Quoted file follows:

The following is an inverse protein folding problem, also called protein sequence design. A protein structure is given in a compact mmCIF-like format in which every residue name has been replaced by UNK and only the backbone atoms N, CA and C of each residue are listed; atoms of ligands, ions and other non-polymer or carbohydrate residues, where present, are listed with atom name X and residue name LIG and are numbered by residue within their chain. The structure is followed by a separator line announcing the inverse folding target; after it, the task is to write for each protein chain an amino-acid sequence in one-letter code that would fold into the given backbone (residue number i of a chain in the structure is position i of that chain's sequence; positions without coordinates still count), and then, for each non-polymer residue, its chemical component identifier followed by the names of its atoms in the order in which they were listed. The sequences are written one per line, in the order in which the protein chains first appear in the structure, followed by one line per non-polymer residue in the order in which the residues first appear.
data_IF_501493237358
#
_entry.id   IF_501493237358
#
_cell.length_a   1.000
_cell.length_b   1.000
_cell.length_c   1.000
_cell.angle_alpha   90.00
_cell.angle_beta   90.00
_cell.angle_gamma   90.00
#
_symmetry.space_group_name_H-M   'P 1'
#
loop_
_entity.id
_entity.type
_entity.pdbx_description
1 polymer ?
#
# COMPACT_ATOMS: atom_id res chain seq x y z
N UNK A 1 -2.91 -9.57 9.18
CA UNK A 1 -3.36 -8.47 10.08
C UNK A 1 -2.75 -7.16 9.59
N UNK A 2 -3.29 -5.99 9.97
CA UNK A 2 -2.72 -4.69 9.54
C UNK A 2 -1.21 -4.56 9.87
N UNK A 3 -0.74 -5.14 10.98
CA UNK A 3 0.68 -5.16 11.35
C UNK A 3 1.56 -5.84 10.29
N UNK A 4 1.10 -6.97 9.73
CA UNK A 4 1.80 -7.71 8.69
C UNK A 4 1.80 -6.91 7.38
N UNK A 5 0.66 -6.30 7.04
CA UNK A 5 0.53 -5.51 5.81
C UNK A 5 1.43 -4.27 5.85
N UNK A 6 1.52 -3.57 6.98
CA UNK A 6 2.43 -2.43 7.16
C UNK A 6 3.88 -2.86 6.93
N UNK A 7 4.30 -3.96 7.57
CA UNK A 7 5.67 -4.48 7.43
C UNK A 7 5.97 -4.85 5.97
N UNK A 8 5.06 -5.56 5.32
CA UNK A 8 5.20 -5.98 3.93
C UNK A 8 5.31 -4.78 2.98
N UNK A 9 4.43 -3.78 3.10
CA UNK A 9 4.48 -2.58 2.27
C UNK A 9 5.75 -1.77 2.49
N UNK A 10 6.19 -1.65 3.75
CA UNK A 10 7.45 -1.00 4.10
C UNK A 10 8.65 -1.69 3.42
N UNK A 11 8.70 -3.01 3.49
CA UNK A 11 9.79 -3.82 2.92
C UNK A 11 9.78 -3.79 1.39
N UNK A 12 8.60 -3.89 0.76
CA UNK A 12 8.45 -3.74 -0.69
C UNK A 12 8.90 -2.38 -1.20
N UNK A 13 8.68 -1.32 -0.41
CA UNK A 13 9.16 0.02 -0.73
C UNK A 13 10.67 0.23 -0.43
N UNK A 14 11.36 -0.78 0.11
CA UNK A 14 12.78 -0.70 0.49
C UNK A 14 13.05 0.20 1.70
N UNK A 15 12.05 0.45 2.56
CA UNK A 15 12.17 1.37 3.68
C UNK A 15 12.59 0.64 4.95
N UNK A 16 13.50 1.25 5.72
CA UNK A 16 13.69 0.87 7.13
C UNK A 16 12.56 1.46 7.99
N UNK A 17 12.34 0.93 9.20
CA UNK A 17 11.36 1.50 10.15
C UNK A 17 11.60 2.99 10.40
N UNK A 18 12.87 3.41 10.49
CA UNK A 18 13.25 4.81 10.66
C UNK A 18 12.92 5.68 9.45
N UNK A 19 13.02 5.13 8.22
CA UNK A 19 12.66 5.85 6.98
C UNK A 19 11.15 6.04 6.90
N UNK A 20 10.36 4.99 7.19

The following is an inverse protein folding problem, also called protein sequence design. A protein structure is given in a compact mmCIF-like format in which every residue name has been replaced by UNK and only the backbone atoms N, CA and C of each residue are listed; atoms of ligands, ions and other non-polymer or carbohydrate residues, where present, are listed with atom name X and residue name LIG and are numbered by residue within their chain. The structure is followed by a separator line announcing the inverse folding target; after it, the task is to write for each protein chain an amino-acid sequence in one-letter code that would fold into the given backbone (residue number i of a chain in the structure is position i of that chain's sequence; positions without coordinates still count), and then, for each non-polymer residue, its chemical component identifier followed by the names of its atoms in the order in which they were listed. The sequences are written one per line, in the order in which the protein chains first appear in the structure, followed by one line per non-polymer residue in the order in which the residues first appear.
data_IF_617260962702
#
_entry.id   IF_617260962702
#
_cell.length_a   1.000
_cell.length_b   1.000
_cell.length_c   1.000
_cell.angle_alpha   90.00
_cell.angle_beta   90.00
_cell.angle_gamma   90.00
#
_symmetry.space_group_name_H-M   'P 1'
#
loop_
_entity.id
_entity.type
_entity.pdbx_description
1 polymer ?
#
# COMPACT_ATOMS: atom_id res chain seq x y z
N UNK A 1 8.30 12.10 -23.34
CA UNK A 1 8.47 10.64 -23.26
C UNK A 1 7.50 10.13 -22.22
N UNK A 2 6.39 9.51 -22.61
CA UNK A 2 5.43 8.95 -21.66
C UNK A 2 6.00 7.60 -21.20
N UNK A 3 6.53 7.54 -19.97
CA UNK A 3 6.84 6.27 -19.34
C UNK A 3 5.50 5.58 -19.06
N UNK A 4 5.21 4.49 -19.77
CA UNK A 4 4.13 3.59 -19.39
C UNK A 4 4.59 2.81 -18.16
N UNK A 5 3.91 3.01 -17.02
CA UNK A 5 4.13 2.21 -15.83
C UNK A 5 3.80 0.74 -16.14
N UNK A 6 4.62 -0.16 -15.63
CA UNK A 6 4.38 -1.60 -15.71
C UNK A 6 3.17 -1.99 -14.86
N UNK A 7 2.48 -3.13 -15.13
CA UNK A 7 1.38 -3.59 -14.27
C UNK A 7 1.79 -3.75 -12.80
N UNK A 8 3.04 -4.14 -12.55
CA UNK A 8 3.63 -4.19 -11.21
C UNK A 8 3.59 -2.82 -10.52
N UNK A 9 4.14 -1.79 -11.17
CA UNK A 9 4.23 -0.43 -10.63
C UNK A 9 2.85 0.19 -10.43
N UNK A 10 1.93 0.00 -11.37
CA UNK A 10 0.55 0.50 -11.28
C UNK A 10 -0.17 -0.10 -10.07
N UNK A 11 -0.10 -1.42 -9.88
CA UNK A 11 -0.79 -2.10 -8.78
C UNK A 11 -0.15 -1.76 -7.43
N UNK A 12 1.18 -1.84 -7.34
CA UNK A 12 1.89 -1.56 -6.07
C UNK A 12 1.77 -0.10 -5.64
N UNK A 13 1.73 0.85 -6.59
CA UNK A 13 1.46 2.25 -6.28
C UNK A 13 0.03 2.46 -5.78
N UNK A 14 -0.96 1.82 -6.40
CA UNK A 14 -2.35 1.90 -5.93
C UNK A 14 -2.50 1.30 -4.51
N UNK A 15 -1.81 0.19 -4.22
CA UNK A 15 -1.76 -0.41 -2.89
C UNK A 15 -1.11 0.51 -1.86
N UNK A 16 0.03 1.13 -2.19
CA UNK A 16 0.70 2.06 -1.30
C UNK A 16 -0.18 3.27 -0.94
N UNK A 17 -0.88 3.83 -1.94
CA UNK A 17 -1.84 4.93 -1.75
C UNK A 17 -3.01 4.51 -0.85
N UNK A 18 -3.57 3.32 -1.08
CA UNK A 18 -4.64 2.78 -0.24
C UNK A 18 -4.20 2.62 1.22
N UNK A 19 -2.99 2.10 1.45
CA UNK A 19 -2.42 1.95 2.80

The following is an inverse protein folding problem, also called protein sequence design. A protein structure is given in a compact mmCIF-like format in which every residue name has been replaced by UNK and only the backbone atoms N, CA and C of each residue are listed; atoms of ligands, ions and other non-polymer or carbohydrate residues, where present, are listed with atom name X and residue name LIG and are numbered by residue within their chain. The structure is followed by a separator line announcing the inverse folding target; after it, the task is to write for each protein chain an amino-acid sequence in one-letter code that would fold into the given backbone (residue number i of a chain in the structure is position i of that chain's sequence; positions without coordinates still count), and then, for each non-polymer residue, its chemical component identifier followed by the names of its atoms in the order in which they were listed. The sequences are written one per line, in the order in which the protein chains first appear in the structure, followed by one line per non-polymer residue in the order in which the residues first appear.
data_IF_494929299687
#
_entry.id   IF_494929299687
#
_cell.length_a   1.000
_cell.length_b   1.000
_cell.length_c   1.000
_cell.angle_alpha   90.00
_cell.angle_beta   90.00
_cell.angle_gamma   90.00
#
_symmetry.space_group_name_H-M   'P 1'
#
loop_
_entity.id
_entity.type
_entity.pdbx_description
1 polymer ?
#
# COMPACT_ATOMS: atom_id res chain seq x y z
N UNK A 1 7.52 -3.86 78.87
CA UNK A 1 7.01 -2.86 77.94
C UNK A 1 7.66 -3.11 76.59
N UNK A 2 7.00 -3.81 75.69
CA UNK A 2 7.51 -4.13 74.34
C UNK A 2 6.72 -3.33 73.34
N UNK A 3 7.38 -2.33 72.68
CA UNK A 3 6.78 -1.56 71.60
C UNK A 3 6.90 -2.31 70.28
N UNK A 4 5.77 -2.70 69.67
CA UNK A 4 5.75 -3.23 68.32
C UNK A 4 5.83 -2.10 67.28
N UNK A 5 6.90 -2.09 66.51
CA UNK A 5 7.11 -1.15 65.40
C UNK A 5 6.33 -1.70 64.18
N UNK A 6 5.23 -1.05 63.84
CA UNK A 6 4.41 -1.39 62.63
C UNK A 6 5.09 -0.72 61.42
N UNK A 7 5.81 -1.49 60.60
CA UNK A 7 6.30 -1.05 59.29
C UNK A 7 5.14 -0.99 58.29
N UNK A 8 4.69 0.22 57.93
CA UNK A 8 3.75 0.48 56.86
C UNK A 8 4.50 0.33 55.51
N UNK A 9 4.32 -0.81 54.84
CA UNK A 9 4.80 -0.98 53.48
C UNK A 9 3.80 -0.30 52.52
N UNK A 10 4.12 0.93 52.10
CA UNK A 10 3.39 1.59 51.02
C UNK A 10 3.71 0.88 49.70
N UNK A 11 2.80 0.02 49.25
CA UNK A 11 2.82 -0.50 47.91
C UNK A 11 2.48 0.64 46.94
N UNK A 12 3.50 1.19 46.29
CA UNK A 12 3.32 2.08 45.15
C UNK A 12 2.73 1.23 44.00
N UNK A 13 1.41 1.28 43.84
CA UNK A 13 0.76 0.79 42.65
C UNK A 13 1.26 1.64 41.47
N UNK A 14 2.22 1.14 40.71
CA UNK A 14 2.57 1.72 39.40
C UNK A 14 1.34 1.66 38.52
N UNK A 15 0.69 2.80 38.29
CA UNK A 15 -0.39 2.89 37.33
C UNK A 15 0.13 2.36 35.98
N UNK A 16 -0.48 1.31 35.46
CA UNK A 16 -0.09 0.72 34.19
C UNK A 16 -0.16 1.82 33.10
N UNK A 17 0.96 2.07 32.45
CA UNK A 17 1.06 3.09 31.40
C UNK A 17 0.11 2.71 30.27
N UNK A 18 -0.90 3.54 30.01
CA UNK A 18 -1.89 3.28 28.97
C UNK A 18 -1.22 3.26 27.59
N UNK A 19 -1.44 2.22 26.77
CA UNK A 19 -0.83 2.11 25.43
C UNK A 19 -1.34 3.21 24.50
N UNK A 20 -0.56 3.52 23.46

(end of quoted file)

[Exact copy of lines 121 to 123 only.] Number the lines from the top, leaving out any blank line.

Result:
C UNK A 7 1.79 -3.75 -12.80
N UNK A 8 3.04 -4.14 -12.55
CA UNK A 8 3.63 -4.19 -11.21